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Neuropathological Correlates of Falling in the CC75C Population-Based Sample of the Older Old

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Background: Previous imaging studies have suggested links between brain pathologies and factors that are associated with falls such as gait, balance and daily function. Possible neuropathological correlates of older people’s falls have been suggested based on brain imaging studies, but to date none have been examined in brain tissue. Methods: Falls data collected from repeated surveys of a population-based cohort of individuals aged at least 75 years old at baseline were related to neuropathological data collected from post-mortem examination of the study’s associated brain donor collection (n=212). Results: Amongst people without dementia, most cerebrovascular neuropathological features examined, particularly white matter pallor, microinfarcts and microscopic atherosclerosis, were increasingly common across the subgroups categorised by no reports of falling, only one or at least two reports of falling. The overall burden of pathology was greater in those with dementia, but only microinfarcts showed a similar increase with respect to reported falling status. Conclusions: Subclinical pathologies sharing a common vascular origin are associated with increased falling amongst people with no dementia, as are microinfarcts in those with dementia. Although further research is needed to address the mechanisms of falls and their neuropathological correlates, the findings from the current study would suggest that if cerebrovascular disease prevention reduces vascular neuropathology changes this may have direct benefits in reducing falls amongst older people with or without dementia.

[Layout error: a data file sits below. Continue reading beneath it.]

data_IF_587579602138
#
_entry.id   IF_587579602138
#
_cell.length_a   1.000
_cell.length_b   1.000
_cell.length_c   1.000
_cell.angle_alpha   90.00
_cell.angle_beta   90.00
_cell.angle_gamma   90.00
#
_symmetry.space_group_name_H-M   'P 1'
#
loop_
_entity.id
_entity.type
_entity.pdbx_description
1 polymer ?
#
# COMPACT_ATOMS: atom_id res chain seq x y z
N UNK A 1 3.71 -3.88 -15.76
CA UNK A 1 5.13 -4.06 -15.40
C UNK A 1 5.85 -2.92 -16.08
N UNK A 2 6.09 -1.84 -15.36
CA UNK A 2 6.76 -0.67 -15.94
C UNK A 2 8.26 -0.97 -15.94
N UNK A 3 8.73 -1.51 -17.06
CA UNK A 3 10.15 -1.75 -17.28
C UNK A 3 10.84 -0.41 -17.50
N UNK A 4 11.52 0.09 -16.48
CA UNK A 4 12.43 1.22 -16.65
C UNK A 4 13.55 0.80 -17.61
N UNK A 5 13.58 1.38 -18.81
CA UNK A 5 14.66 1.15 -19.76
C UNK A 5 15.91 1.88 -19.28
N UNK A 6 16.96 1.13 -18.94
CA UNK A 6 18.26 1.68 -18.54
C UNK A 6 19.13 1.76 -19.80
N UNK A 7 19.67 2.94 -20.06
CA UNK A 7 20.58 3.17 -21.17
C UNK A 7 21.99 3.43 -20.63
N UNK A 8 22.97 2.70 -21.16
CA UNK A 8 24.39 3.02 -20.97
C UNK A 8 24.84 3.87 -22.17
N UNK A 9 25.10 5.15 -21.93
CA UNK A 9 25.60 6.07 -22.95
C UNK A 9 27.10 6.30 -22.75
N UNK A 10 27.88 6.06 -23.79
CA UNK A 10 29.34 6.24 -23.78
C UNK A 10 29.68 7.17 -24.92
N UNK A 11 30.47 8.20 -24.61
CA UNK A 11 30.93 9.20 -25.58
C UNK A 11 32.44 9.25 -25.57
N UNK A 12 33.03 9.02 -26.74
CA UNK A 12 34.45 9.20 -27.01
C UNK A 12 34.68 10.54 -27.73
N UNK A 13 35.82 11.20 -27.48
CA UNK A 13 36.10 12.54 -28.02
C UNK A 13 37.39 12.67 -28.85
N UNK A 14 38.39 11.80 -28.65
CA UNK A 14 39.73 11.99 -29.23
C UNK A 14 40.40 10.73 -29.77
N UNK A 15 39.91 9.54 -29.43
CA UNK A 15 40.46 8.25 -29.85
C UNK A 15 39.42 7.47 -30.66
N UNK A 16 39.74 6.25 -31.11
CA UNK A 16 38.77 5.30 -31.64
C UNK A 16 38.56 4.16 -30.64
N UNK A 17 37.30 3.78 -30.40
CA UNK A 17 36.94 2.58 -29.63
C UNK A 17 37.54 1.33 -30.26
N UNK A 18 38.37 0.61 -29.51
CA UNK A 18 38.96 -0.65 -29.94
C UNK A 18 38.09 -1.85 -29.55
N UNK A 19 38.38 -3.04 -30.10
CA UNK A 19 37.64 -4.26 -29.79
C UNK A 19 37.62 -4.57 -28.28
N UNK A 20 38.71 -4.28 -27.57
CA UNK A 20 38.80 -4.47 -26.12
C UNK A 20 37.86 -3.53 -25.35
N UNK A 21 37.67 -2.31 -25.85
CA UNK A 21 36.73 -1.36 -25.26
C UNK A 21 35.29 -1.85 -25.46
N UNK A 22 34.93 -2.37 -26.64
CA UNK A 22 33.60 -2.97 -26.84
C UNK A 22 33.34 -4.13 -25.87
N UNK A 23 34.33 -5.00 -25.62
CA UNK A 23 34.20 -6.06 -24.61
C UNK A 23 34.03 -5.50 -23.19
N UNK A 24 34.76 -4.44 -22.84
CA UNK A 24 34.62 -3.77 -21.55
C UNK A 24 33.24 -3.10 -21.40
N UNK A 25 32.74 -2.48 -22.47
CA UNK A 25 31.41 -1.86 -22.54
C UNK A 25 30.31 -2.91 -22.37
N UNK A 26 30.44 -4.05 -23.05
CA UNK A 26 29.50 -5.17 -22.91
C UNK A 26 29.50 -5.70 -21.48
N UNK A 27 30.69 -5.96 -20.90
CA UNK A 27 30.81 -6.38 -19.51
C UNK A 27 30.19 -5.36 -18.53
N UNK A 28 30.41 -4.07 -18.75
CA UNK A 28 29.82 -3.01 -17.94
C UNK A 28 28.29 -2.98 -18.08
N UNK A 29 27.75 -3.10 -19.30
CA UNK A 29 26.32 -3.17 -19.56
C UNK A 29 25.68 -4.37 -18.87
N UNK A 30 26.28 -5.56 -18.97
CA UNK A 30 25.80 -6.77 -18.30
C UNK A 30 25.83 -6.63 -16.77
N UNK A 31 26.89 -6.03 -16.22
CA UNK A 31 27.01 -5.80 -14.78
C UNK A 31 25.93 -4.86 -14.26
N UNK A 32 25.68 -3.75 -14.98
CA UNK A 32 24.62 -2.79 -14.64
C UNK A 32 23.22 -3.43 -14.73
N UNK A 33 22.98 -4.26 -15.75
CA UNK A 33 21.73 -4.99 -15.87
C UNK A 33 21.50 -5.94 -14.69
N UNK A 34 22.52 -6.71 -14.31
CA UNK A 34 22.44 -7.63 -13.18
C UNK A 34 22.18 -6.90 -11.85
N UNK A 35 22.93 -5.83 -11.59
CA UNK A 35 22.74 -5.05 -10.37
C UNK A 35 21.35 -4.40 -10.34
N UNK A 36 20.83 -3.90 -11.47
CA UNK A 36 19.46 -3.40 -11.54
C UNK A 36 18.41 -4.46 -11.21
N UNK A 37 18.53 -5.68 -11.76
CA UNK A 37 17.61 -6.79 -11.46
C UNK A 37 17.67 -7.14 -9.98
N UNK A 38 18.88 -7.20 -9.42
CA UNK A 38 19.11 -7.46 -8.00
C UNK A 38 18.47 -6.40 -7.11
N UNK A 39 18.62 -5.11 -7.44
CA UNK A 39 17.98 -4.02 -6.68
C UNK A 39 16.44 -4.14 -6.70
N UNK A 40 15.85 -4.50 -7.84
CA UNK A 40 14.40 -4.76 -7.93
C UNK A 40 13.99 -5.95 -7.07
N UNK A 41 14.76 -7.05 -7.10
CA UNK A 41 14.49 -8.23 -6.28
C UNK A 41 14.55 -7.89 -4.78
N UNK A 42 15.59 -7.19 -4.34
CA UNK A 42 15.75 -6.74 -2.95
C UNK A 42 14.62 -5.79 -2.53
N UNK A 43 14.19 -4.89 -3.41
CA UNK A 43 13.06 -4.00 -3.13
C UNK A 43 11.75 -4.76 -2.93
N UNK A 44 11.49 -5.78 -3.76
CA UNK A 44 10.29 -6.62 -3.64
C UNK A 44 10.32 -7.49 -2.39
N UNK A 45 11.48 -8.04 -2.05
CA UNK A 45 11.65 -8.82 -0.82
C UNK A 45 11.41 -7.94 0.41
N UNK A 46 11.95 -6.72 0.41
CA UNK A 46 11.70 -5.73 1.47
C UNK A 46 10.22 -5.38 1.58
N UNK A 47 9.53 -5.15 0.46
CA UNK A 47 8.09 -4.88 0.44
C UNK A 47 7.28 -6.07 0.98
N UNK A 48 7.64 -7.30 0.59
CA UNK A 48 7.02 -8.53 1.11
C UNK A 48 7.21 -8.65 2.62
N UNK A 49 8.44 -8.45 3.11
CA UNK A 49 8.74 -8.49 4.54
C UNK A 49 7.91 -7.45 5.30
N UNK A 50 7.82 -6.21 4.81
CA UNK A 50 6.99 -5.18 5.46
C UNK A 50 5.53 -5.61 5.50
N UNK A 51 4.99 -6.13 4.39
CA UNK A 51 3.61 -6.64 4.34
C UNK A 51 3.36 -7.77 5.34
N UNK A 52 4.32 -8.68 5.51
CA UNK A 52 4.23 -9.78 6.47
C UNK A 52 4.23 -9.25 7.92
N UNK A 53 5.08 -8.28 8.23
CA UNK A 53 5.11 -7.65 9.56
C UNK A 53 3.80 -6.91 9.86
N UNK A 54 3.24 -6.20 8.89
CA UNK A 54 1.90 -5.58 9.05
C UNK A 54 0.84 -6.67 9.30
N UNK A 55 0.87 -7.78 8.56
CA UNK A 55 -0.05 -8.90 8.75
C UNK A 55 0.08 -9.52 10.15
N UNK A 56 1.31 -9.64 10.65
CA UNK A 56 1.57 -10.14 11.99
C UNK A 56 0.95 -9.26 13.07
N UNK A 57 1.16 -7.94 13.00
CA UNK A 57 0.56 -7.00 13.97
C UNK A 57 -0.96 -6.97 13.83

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Keywords: Brain atrophy; Neuropathology; accidental falls; cohort study; dementia; demyelination; mobility impairments; old age

Document Type: Research Article

Publication date: July 1, 2012

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  • Current Alzheimer Research publishes peer-reviewed frontier review and research articles on all areas of Alzheimer's disease. This multidisciplinary journal will help in understanding the neurobiology, genetics, pathogenesis, and treatment strategies of Alzheimer's disease. The journal publishes objective reviews written by experts and leaders actively engaged in research using cellular, molecular, and animal models. The journal also covers original articles on recent research in fast emerging areas of molecular diagnostics, brain imaging, drug development and discovery, and clinical aspects of Alzheimer's disease. Manuscripts are encouraged that relate to the synergistic mechanism of Alzheimer's disease with other dementia and neurodegenerative disorders. Book reviews, meeting reports and letters-to-the-editor are also published. The journal is essential reading for researchers, educators and physicians with interest in age-related dementia and Alzheimer's disease. Current Alzheimer Research provides a comprehensive 'bird's-eye view' of the current state of Alzheimer's research for neuroscientists, clinicians, health science planners, granting, caregivers and families of this devastating disease.
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